Home > Security > Open Source down falls when dealing with the US Government

Open Source down falls when dealing with the US Government


I don’t hide the fact that I am a contractor to a few US Government organizations and deal specifically with security issues. As such, I’m asked if I’m seeing any open source or Linux items in my daily work. Unfortunately the answer is always “not as much as I’d like to see”. I know that a Linux system can be hardened faster and easier (and cheaper) than that other brand of OS. I know that doing compliance testing takes half as long on Linux (and Solaris) than that other brand as well. This all equals to a larger cost savings to the customer (the gov’t) and to the American public. So why isn’t there more open source solutions out there being used? Two words: “testing” and “certifications”.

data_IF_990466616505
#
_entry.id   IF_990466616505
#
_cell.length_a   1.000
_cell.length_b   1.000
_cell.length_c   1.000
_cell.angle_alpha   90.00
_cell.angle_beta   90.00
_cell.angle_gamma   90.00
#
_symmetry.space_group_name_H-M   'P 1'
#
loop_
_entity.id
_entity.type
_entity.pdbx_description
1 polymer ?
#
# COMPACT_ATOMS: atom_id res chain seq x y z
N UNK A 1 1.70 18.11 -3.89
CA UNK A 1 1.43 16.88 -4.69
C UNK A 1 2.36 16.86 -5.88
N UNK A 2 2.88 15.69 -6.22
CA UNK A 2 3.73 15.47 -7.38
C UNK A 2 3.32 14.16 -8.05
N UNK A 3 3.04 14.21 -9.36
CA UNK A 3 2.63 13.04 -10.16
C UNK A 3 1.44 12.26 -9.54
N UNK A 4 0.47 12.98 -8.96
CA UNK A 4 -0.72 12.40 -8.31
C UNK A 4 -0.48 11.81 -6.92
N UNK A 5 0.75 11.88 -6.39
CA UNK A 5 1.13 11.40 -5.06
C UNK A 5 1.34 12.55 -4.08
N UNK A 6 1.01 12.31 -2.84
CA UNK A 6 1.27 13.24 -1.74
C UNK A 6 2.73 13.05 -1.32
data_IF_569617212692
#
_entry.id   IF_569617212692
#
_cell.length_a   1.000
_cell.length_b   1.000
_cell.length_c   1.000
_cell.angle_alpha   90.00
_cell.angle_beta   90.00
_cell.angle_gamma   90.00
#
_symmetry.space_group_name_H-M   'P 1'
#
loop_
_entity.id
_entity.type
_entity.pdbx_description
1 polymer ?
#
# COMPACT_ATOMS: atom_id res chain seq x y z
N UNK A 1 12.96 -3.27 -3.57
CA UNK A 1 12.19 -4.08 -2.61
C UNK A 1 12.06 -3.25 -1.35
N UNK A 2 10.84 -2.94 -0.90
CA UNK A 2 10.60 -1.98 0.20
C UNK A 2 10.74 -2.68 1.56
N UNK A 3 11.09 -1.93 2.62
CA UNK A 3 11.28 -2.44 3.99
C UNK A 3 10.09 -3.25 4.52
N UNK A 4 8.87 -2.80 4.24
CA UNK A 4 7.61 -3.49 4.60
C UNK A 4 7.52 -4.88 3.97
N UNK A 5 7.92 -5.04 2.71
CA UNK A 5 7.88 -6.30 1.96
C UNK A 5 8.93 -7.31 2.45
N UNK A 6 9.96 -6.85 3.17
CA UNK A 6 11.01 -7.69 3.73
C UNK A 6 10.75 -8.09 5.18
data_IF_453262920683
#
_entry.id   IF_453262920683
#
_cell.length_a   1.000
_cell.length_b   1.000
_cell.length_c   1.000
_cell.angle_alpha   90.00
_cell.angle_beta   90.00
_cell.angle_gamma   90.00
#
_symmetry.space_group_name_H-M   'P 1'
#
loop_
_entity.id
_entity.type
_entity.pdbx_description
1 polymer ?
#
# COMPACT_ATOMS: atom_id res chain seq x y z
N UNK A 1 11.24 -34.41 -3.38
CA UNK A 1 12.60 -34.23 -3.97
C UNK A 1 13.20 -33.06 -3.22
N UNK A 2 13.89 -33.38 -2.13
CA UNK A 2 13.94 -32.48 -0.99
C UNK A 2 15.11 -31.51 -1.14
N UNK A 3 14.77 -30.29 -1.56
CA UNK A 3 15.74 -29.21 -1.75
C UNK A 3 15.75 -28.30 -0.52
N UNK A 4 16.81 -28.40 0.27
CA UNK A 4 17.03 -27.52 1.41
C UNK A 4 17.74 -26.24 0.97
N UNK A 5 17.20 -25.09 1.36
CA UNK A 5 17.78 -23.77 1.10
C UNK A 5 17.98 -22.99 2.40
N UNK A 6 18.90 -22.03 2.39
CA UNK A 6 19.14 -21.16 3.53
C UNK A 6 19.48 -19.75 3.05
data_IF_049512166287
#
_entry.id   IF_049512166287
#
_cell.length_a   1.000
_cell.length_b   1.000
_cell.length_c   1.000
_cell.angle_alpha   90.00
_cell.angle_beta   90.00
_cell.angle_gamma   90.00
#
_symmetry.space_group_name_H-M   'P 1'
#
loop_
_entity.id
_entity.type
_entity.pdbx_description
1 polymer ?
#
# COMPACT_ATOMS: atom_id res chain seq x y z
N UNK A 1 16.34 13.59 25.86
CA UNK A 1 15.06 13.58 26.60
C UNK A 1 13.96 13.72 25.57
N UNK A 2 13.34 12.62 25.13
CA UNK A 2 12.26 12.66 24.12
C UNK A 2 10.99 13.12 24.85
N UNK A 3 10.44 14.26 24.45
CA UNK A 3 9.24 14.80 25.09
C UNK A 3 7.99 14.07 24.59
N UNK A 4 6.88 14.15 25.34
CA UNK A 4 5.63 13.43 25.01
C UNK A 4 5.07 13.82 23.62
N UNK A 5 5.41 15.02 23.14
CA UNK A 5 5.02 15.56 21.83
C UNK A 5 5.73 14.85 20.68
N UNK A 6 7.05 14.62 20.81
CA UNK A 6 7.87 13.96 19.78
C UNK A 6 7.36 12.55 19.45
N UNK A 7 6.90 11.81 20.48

I’ll use LUKS as a good example. LUKS provides “Data at Rest (DAR) Encryption” for computer hard drives and removable media. By default, in Fedora, it uses AES encryption and protects all data on the hard drive from being copied or altered on a system that is powered down. Simple, easy to install, free, and meets the basic requirements for DAR Encryption. Why isn’t this an approved solution, then? Because LUKS doesn’t meet FIPS 140-2 requirements. Well, I won’t say that it doesn’t meet the requirements because it probably does but it has never been certified as such. And to do so is usually takes at least $100k+ and a few months of government testing. Now if you are developing open source software you probably don’t have the money to fund such testing.

There are a few notable exceptions. SELinux was a joint project between the community and the NSA. That worked out well for all involved.

I’d like to see the bar lowered for software to become accepted as solutions instead of being discarded because they don’t have a large amount of funding.

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Categories: Security
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